14 August, 2017
Essential Oils Used for Colds & Congestion
There are many essential oils that many claim are useful in treating the symptoms of colds and congestion. Use essential oils in a blend, with other essential oils and a carrier oil, in the bath or through inhalation. Essential oils for colds and congestion are often bactericidal and stimulating, which allow the body to fight infection and strengthen the immune system. Consult a qualified aromatherapist for further advice before using essential oils if you are unfamiliar with the use of them.
Lemon Essential Oil
Lemon essential oil is good for treating colds because it is antiseptic, bactericidal and is capable of stimulating white corpuscles. According to Julia Lawless in her book, “The Illustrated Encyclopedia of Essential Oils”; white corpuscles form part of the body's defense system against bacteria, fungi and infections. However, lemon essential oil might cause skin irritation in some people and is phototoxic, so use with care in sunlight.
Eucalyptus Essential Oil
Eucalyptus essential oil is an antiviral and decongestant oil so is extremely useful in helping to treat colds and congestion. Patricia Davis, in her book “Aromatherapy An A – Z”, recommends using eucalyptus oil in a steam inhalation because the combination of the steam and eucalyptus oil will relieve congested nasal passages, soothe inflammation and fight off bacteria.
Rosemary Essential Oil
Rosemary essential oil is antiseptic and antimicrobial. Valerie Ann Worwood, in her book “The Complete Book of Essential Oils and Aromatherapy,” recommends using a combination of rosemary, lemon and eucalyptus oils in an aromatherapy blend that can be used to massage the nose, cheekbones and temples to relieve the congestion caused by cold symptoms. Rosemary oil is not recommended for use in pregnancy, with high blood pressure or for epilepsy.
Tea Tree Essential Oil
Tea tree essential oil is bactericidal, anti-infectious, expectorant and antiseptic, which means it relieves the congestion caused by colds and fights off infection. Patricia Davis recommends using tea tree oil in a bath to ward of the symptoms of colds or in a steam inhalation, similar in use to eucalyptus oil. Eucalyptus and tea tree oil can be used interchangeably as they are very alike in their actions for colds and congestion.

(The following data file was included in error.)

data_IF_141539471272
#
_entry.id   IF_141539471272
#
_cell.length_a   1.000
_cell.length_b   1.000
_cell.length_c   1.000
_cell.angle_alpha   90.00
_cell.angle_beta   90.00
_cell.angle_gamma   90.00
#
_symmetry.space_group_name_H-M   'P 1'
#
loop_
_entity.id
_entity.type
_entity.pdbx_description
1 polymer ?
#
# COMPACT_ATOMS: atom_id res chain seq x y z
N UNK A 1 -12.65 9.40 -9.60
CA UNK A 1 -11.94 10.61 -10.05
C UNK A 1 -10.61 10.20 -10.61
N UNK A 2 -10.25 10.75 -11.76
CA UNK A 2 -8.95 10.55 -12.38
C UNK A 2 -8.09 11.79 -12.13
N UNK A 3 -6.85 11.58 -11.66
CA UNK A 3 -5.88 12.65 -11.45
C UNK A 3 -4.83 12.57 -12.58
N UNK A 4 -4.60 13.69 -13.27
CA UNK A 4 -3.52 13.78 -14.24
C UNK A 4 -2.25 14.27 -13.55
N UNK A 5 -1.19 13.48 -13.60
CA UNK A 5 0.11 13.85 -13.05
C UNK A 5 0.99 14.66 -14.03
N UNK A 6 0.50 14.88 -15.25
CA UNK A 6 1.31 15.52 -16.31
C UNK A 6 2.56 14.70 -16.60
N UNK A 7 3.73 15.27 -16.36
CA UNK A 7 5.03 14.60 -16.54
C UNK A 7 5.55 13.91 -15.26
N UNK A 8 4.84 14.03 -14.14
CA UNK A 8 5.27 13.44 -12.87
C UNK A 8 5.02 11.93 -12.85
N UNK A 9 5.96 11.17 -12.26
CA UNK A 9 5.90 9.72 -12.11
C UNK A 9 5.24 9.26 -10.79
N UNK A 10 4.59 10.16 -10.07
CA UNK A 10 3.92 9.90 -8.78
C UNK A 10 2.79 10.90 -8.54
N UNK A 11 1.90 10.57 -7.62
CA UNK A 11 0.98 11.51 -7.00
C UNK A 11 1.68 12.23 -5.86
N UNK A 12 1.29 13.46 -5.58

Pine Essential Oil
Pine essential oil is good for relieving congestion and helping to clear the nasal passages. Pine oil is bactericidal, antiseptic and expectorant in its actions. Use pine oil to relieve sore throats and clear catarrh. Choose scotch pine essential oil over other pine oils, which might not possess the same properties.
Lavender Essential Oil
True lavender essential oil is antiseptic and antimicrobial in its actions, in addition to possessing a number of other properties which are capable of uplifting the spirits and restoring health. Lavender oil is gentle to use and recommended by many for relieving colds and congestion in everyone.
Peppermint Essential Oil
Peppermint essential oil provides relief from the symptoms of colds and congestion as it is antiseptic, anti-viral and expectorant in its actions. Use in a steam inhalation for the best effect. However, use peppermint oil in moderation as it might cause sensitization in some people because of the presence of menthol in its chemical make-up. In addition, never use peppermint oil on, or in the vicinity of, babies and young children due to potential lethal effects.
Thyme Essential Oil
Thyme essential oil is antiseptic and bactericidal. Valerie Ann Worwood recommends using thyme oil in a blend with tea tree, lemon and eucalyptus oils in the bath; inhaling this blend of essential oils will help relieve some of the symptoms of colds and congestion. Do not use thyme oil if you have high blood pressure and be aware that some varieties of thyme oil might cause skin sensitization if not used in moderation.
- “The Illustrated Encyclopedia of Essential Oils”; Julia Lawless; 1995
- “Aromatherapy An A – Z”; Patricia Davis; 1999
- “The Complete Book of Essential Oils and Aromatherapy”; Valerie Ann Worwood; 1991
- lemon image by Aleksei Volkhonsky from Fotolia.com